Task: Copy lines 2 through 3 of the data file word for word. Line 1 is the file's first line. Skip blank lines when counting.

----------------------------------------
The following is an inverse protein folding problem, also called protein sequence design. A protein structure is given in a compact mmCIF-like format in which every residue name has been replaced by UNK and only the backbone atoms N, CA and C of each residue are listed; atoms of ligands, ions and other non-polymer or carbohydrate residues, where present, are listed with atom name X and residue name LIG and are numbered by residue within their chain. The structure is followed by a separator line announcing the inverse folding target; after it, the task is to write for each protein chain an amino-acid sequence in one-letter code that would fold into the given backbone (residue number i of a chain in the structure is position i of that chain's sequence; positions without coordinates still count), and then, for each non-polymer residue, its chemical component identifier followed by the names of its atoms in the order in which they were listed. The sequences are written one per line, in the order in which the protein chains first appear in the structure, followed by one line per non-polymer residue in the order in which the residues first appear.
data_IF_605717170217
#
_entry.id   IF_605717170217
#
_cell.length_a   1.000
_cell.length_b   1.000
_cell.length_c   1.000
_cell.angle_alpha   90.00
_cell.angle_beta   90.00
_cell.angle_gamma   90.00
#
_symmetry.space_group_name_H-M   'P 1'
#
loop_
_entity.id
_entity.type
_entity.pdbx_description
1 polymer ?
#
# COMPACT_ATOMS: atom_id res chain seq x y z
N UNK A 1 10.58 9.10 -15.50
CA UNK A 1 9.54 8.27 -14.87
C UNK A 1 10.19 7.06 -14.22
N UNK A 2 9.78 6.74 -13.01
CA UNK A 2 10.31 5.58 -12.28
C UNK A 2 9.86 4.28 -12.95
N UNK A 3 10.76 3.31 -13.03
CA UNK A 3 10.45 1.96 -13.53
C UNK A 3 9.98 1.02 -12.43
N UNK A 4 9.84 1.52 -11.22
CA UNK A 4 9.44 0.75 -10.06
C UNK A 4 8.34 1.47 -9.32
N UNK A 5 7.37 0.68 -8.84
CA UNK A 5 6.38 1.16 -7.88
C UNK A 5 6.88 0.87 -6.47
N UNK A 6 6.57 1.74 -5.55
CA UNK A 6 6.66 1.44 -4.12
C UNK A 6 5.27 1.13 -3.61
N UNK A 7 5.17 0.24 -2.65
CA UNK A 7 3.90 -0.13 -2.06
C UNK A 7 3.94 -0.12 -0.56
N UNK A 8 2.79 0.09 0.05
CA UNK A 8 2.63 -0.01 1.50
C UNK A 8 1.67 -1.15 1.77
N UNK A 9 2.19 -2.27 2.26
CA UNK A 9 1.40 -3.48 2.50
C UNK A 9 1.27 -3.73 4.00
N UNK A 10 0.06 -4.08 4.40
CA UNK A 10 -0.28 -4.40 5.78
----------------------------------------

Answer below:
data_IF_605717170217
#